Wilde explains that at the time of liberalization, the American Eugenics Society promoted the idea that Americans could “engineer” a better race by encouraging desirable parents to have children and discouraging undesirables from having children. Eugenicist groups in America were pursuing policy that forced involuntary sterilization of Catholic women as a strategy to limit Catholic births. The eugenicists soon realized they could not get the legislation to sterilize every Catholic woman. Eugenicists turned to contraception as a way of discouraging “undesirable” women from having more children.

Supporting eugenics alone was not enough to prompt religious groups to change their stance on contraception. In addition to eugenics, some religious groups feared that native white women were not having enough children to support their population, thus creating race suicide. Wilde found documents stating that “every marriage must have a minimum of three children to fulfill social obligation to maintain the population.” Among groups that believed in both race suicide and eugenics, liberalization on contraception seemed to be a way to limit birth for some women rather than convincing congregations to have more children. In addition to eugenics and race suicide, the religious groups that were early liberalizers also believed in the social gospel movement. This movement, broadly, believed it was the duty of all Christians to decrease class inequality. Gospelers saw contraceptives as a way to alleviate poverty for poor immigrants. The theory easily merged with ideas about eugenics and race suicide.

Based on this understanding, Wilde broadly sorted religious groups during the time of early liberalization into four categories: early liberalizers, silent supporters, critics, and the silent, based on their belief in eugenics, race suicide, and the social gospel movement. Early liberalizers, the nine that liberalized by 1931, all supported eugenics, feared race suicide, and believed in social gospel. These beliefs explain why the groups would choose to liberalize on contraceptives. Wilde classifies religious groups that believed in the social gospel movement but did not fear race suicide as silent supporters of liberalization. These groups never officially liberalized but supported the decision. Religious groups that did not believe in the social gospel and did not fear race suicide were critics of liberalization. Finally, religious groups that did not fear race suicide, but believed in the social gospel movement were silent. These groups were reluctant to identify the racism implicit in the social gospel movement.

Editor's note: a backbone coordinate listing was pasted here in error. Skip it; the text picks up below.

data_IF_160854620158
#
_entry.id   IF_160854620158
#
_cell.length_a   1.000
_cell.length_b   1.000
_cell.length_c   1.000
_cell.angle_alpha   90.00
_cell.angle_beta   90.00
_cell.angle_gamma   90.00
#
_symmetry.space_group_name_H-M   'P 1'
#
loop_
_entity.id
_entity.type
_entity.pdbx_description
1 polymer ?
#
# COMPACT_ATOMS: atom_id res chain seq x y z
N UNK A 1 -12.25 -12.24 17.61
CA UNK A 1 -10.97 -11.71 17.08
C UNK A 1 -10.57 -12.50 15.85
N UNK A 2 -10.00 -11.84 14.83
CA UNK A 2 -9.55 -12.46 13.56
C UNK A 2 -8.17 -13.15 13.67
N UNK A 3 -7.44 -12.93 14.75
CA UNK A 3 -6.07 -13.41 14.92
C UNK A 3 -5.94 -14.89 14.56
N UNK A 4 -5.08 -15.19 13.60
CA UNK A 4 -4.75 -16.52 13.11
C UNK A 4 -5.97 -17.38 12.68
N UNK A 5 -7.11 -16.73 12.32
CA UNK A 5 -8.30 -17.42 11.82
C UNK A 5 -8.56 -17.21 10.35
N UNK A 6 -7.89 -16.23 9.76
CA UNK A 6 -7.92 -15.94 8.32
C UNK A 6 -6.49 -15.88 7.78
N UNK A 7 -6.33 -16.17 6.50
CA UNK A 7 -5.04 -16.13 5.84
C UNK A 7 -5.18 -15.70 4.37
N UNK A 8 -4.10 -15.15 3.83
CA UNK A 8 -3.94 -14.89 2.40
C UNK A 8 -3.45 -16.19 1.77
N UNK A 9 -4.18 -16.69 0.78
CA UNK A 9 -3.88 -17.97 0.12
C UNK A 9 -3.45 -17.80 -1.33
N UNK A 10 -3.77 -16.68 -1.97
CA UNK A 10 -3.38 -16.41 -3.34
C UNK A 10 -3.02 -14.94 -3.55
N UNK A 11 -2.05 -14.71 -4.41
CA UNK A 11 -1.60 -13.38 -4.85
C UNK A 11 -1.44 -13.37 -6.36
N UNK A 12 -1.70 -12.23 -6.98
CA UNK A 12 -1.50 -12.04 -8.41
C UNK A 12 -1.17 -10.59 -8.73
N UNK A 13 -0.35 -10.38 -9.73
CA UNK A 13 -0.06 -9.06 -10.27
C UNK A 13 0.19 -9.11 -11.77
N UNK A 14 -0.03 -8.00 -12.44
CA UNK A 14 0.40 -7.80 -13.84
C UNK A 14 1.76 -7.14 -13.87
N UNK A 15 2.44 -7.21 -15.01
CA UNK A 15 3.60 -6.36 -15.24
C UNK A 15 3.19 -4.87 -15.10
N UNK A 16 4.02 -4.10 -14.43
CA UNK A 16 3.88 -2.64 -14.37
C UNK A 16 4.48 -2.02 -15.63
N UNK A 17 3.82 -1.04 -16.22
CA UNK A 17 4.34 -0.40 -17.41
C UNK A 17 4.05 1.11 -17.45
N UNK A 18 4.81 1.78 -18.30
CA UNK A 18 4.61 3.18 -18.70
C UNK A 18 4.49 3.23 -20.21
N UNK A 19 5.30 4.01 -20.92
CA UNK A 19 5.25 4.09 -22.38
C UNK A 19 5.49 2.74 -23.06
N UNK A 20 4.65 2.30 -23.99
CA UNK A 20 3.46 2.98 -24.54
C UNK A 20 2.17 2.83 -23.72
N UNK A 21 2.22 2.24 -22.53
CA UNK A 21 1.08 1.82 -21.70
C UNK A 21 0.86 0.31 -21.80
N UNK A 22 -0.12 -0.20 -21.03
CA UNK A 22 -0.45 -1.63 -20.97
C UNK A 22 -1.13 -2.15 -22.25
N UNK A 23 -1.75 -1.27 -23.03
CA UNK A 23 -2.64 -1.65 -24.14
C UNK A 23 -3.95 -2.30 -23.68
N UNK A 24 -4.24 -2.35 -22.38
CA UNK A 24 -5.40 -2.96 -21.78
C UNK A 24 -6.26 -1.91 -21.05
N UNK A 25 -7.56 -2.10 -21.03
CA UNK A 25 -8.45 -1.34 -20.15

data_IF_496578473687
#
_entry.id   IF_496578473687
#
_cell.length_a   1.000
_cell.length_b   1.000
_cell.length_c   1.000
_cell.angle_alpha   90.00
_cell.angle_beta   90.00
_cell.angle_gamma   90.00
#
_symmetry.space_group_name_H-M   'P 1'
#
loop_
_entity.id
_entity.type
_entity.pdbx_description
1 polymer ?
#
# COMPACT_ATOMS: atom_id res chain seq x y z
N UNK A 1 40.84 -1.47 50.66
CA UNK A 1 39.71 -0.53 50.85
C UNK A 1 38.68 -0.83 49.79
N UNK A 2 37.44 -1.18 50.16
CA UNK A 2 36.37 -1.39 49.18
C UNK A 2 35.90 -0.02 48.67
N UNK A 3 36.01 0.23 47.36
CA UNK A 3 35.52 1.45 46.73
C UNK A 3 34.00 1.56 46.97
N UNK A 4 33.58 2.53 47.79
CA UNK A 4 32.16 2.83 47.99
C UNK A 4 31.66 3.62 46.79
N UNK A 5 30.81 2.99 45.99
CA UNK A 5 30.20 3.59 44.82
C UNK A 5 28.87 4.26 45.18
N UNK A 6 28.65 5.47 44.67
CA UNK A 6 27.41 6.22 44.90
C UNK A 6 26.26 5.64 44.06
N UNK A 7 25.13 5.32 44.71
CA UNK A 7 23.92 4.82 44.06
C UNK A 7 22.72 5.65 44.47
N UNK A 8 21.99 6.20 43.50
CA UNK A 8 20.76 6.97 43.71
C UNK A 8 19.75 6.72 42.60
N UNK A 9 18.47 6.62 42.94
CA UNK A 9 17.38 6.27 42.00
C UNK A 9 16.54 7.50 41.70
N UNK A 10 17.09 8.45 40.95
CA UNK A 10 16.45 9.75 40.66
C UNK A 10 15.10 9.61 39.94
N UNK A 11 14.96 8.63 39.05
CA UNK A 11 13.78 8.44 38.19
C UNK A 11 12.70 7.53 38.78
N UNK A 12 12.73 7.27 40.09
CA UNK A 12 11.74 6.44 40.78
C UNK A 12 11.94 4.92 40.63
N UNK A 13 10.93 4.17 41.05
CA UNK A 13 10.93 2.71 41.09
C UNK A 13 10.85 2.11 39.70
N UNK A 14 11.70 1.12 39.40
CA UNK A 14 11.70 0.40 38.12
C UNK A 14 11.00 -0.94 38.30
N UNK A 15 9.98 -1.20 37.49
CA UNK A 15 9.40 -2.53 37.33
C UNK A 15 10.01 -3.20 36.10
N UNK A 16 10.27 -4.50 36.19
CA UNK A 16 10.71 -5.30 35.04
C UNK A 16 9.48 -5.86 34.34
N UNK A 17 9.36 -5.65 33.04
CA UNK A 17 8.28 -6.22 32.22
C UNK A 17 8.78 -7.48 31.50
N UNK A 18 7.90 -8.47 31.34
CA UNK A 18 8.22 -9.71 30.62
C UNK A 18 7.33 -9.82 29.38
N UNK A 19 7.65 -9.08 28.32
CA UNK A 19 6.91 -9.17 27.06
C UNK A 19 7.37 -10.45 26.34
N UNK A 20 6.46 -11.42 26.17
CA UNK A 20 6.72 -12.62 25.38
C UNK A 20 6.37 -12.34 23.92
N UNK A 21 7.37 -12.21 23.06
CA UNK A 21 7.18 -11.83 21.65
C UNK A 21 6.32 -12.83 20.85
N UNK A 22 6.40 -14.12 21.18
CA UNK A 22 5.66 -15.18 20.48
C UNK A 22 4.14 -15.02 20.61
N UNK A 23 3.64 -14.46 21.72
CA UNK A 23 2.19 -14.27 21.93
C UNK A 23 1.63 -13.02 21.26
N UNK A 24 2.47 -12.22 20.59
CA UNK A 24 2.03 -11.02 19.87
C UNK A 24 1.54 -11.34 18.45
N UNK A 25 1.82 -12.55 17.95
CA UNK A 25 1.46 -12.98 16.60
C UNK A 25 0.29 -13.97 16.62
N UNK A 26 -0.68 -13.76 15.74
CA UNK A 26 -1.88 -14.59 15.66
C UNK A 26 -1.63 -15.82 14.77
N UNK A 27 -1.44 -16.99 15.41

Wilde’s findings show how religion is historically connected to issues of race and class in America so profoundly that the history of contraceptive liberalization is explained by eugenics, race suicide, and the social gospel movement, all of which are racialized perspectives on society.

2. Later religious group liberalization on contraception was still informed by racialized beliefs, but the early liberalizers are distinct from later liberalizing groups. After World War II, there was less conversation around liberalizing contraception in religious groups and a shift away from eugenics. Some other religious groups that did not liberalize maintained that it was not their place as religious institutions to endorse or recommend contraceptives. Wilde found that religious groups that chose to liberalize on contraception after WWII, especially in the 1960s, were still informed by racialized ideas about demographics. However, these religious groups were more concerned about population explosion outside of the US. The groups focused on the necessity for contraception in “third world” countries. This further supports Wilde’s claims about religion and race and class in America, but there is also a difference, even in modern politics between these later liberalizers and the nine early liberalizers. There is a lasting legacy for early liberalizers in the U.S. The early liberalizers and their unofficial supporters, as classified by Wilde’s research, are the religious progressives of modern politics. Wilde states that the United Church of Christ, for example, advocates for contraception as a right and has been advocating for contraception in the U.S. for nearly a century. It is significant that these groups remain the seeming progressive religious groups in conservative spaces on topics of sex, gender, and reproductive rights. It is also important that while we understand them as progressive, there is a history of these progressive religious groups that is not about women’s rights or justice.